Following Seattle’s dreadful eight game losing streak, they have now won eight of ten and coming from behind for some of those wins. At 15-15 the Mariners are 3 games out of first and should they sweep the next three games against the first place A’s it will send the AL West spinning. The Mariners are only two behind second place Texas and a half game behind the third place Angels.
Now is a good time to keep momentum going. Michael Saunders is 10 for his last 23 with three straight two hit games batting leadoff. Will he stay in center or be moved to right for Jones to play center? Does Hart stay at DH?
Rookie Stefen Romero is 6 for his last 17. Will he platoon with Dustin Ackley in left?
If McClendon so chooses, he could have an entire platoon outfield. Left handed bats Ackley, Jones, and Saunders against right handed pitchers and right handed bats Romero, Hart, and Gillespie against lefties, but the problem here is no center fielder.
But if Jones can hit and Romero continues to impress, McClendon will have some juggling to do? Jones and Romero will get more playing time if Ackley, batting .154 in the last ten games, continues to falter. As Pete Carroll says, it is about competition.
And consider that left handed bat Logan Morrison is still on the disabled list with a strained right hamstring and has yet to begin running. He has not played in a game since April 14th and one wonders if the Mariners are keeping him on the DL because they have no need for him at the present time.
Many teams play games with the DL, a way of hiding players until they are forced to make a decision.
It may be only May, but they are playing Oakland and if they can win at least two of the next three they are making headway. The games you win or lose now are just as important as August and September. And who plays in the outfield in the coming weeks may be the big story.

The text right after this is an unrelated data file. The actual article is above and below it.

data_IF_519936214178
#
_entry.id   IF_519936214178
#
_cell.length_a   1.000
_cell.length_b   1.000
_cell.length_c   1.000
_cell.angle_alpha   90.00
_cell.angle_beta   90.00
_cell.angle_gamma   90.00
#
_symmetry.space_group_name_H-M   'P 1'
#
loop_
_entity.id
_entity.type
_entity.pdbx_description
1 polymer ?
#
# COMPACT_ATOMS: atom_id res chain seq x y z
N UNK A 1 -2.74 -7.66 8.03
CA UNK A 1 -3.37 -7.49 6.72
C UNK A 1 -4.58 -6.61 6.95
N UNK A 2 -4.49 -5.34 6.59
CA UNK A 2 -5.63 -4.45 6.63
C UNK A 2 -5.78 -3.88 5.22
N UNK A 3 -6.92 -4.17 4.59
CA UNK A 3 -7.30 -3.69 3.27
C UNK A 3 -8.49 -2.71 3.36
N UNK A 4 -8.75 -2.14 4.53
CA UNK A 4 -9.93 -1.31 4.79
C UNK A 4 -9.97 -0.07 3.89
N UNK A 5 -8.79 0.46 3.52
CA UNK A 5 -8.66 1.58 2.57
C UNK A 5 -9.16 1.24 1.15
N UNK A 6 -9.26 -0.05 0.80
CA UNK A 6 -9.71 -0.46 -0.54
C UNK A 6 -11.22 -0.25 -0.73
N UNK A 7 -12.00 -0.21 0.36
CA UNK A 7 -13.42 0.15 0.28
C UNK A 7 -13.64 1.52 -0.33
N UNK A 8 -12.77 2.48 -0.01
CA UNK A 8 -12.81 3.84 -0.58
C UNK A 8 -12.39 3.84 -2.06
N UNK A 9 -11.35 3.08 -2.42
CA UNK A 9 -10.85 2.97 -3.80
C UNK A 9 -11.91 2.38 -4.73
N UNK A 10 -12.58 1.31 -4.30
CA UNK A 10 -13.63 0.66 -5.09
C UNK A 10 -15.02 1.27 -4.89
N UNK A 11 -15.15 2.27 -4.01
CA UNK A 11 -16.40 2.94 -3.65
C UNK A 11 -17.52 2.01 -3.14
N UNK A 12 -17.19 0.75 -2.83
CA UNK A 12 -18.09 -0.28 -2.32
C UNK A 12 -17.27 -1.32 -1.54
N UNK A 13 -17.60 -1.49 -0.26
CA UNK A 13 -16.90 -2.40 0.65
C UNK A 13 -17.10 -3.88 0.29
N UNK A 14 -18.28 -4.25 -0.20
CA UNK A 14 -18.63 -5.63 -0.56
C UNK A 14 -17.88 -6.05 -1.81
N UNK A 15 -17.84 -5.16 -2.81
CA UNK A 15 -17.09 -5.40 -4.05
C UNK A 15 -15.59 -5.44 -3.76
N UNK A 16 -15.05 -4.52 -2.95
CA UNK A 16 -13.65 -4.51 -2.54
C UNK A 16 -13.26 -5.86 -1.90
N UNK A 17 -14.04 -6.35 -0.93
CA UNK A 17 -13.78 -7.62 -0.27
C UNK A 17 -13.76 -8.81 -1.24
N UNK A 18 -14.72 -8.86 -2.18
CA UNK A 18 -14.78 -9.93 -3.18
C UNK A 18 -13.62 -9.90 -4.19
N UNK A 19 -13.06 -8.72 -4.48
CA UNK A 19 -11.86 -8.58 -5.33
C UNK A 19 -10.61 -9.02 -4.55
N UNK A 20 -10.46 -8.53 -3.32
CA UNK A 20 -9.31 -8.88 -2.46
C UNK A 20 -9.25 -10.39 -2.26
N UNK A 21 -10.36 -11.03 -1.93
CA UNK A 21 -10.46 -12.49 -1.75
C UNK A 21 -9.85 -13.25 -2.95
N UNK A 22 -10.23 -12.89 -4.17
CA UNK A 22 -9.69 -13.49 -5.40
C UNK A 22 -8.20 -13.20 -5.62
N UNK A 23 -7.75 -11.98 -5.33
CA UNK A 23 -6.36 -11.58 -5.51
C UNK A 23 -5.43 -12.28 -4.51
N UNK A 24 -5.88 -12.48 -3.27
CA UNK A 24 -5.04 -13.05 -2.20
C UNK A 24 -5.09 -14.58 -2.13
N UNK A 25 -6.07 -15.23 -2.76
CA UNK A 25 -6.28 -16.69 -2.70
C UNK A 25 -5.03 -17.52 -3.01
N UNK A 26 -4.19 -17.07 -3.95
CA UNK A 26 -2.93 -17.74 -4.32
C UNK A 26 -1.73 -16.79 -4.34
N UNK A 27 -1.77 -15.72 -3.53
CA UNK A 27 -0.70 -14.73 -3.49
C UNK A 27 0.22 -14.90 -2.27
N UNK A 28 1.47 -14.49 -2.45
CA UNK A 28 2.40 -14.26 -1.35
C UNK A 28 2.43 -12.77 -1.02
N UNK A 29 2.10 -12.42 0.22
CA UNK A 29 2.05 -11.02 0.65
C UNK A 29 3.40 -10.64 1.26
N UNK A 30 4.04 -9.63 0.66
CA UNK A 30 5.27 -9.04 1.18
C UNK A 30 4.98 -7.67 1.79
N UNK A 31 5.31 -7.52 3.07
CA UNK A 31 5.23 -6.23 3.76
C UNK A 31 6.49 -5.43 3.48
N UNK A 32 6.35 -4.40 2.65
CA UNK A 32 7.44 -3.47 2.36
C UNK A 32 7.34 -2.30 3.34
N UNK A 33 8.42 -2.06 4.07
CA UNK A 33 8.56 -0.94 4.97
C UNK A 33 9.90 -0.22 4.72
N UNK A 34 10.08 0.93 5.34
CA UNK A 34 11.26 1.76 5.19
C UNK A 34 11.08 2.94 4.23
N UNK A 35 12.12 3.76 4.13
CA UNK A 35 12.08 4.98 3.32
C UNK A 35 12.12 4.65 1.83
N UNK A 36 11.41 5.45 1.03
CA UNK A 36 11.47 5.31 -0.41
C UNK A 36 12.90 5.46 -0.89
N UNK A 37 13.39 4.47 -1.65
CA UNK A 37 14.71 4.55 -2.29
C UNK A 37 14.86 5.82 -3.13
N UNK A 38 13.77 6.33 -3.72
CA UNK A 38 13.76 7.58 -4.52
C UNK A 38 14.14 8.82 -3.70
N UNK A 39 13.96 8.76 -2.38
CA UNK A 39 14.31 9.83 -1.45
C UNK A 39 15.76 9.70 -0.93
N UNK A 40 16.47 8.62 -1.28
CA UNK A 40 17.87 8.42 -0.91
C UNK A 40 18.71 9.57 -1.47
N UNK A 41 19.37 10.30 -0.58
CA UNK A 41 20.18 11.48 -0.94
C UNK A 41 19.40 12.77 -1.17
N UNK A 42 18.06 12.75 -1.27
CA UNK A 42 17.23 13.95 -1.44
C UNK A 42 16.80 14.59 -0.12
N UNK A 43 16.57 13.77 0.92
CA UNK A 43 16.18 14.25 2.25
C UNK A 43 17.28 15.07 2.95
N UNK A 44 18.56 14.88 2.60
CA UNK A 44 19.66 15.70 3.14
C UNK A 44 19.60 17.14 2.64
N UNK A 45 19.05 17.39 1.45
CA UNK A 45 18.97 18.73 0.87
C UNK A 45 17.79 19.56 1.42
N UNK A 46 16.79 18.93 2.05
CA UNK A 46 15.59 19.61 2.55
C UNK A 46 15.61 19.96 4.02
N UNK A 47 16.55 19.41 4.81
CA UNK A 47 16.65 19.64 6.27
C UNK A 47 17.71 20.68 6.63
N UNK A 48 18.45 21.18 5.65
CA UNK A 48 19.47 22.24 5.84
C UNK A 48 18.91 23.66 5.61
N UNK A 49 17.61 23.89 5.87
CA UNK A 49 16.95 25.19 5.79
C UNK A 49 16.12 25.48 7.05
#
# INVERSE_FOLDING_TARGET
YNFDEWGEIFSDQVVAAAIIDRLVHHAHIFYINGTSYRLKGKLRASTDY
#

One Mariner who has already been benched is Abraham Almonte, but two others are on the verge of losing theirs.
Almonte lost his job because at the time of the benching he was leading the league in strikeouts and batting below the Mendoza line at .198. He also struggled in the field making two errors in one game. Michael Saunders who replaced him is hot, hot, hot. 8 for 18 batting leadoff with 4 rbis. As long as he hits, he plays.
Brad Miller may find himself in Tacoma soon. He is hitting .188 and the Mariners offense is such they can’t afford to keep that average in the lineup. Though Nick Franklin could return, the Mariners may take a look at Chris Taylor, batting .361 at Tacoma with 11 doubles, 2 triples, 3 homers, 16 rbis, and 5 steals. He has made only three errors in 26 games. He was a team mate of pitcher Danny Hultzen at Virginia.
Franklin is doing well in Tacoma, hitting .324 with 4 homers and 15 rbis, but I feel the Mariners would like to see what Taylor can do at the major league level.
Another problem is Charlie Furbush who is 0-3 with a 7.71 ERA. Fifteen hits in 9.1 innings allowing eight runs will get any pitcher in a doghouse, even a lefty. Lucas Luetge could be recalled, but he has not fared well either. Unless they want to bring up a righty from Tacoma, Furbush will stay on the Good Ship Mariner.
Dustin Ackley is batting .241 with one homer and 12 rbis. Traditionally left field is a power spot and Ackley has little. It could be, that like Justin Smoak, Ackley has settled into a .240 hitter. I doubt the M’s will make change here unless Dustin drops further down, but without help in Tacoma he will probably platoon with Cole Gillespie. The M’s do like James Jones .313 in Tacoma. If Dustin falters look for a Jones call up.
And lastly, when either Taijuan walker or James Paxton is ready it is adios Brandon Maurer. No explanation needed here.